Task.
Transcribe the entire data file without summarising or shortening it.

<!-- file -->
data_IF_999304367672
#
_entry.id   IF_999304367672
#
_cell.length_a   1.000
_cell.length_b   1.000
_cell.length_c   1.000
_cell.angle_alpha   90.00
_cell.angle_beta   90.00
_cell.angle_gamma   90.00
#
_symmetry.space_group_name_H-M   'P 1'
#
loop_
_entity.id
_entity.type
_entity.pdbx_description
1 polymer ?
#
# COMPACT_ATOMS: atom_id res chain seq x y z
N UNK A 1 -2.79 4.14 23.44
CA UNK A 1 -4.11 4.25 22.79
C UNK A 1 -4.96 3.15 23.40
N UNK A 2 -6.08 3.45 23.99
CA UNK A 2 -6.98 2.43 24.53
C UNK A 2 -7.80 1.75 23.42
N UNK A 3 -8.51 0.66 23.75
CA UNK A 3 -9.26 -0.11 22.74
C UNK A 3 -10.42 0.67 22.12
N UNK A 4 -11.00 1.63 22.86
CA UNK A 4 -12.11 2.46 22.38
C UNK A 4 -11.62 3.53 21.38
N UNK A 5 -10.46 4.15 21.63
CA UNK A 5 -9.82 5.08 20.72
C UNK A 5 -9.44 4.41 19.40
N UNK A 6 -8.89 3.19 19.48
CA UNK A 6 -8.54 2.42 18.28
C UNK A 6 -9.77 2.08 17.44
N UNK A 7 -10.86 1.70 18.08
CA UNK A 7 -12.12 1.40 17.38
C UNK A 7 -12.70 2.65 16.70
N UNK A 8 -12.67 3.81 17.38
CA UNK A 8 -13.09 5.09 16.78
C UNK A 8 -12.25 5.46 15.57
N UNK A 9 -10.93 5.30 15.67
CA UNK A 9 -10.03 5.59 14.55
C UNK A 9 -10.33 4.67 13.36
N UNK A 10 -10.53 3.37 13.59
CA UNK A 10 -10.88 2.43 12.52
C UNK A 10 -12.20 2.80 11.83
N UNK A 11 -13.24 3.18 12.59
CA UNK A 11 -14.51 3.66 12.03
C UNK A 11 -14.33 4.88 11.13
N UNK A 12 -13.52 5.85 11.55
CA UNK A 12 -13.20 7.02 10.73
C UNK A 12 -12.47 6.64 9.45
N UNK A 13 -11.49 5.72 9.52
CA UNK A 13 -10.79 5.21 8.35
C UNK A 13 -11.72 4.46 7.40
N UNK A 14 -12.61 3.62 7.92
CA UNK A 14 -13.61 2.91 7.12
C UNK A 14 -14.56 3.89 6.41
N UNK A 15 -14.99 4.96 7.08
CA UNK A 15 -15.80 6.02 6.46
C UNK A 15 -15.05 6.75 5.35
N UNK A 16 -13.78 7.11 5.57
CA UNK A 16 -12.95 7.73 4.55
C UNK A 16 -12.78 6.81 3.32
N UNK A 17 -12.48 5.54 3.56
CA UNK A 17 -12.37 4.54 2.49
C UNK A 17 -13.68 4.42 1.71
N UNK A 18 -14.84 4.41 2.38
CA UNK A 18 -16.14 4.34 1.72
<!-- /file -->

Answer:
data_IF_999304367672
#
_entry.id   IF_999304367672
#
_cell.length_a   1.000
_cell.length_b   1.000
_cell.length_c   1.000
_cell.angle_alpha   90.00
_cell.angle_beta   90.00
_cell.angle_gamma   90.00
#
_symmetry.space_group_name_H-M   'P 1'
#
loop_
_entity.id
_entity.type
_entity.pdbx_description
1 polymer ?
#
# COMPACT_ATOMS: atom_id res chain seq x y z
N UNK A 1 -2.79 4.14 23.44
CA UNK A 1 -4.11 4.25 22.79
C UNK A 1 -4.96 3.15 23.40
N UNK A 2 -6.08 3.45 23.99
CA UNK A 2 -6.98 2.43 24.53
C UNK A 2 -7.80 1.75 23.42
N UNK A 3 -8.51 0.66 23.75
CA UNK A 3 -9.26 -0.11 22.74
C UNK A 3 -10.42 0.67 22.12
N UNK A 4 -11.00 1.63 22.86
CA UNK A 4 -12.11 2.46 22.38
C UNK A 4 -11.62 3.53 21.38
N UNK A 5 -10.46 4.15 21.63
CA UNK A 5 -9.82 5.08 20.72
C UNK A 5 -9.44 4.41 19.40
N UNK A 6 -8.89 3.19 19.48
CA UNK A 6 -8.54 2.42 18.28
C UNK A 6 -9.77 2.08 17.44
N UNK A 7 -10.86 1.70 18.08
CA UNK A 7 -12.12 1.40 17.38
C UNK A 7 -12.70 2.65 16.70
N UNK A 8 -12.67 3.81 17.38
CA UNK A 8 -13.09 5.09 16.78
C UNK A 8 -12.25 5.46 15.57
N UNK A 9 -10.93 5.30 15.67
CA UNK A 9 -10.03 5.59 14.55
C UNK A 9 -10.33 4.67 13.36
N UNK A 10 -10.53 3.37 13.59
CA UNK A 10 -10.88 2.43 12.52
C UNK A 10 -12.20 2.80 11.83
N UNK A 11 -13.24 3.18 12.59
CA UNK A 11 -14.51 3.66 12.03
C UNK A 11 -14.33 4.88 11.13
N UNK A 12 -13.52 5.85 11.55
CA UNK A 12 -13.20 7.02 10.73
C UNK A 12 -12.47 6.64 9.45
N UNK A 13 -11.49 5.72 9.52
CA UNK A 13 -10.79 5.21 8.35
C UNK A 13 -11.72 4.46 7.40
N UNK A 14 -12.61 3.62 7.92
CA UNK A 14 -13.61 2.91 7.12
C UNK A 14 -14.56 3.89 6.41
N UNK A 15 -14.99 4.96 7.08
CA UNK A 15 -15.80 6.02 6.46
C UNK A 15 -15.05 6.75 5.35
N UNK A 16 -13.78 7.11 5.57
CA UNK A 16 -12.95 7.73 4.55
C UNK A 16 -12.78 6.81 3.32
N UNK A 17 -12.48 5.54 3.56
CA UNK A 17 -12.37 4.54 2.49
C UNK A 17 -13.68 4.42 1.71
N UNK A 18 -14.84 4.41 2.38
CA UNK A 18 -16.14 4.34 1.72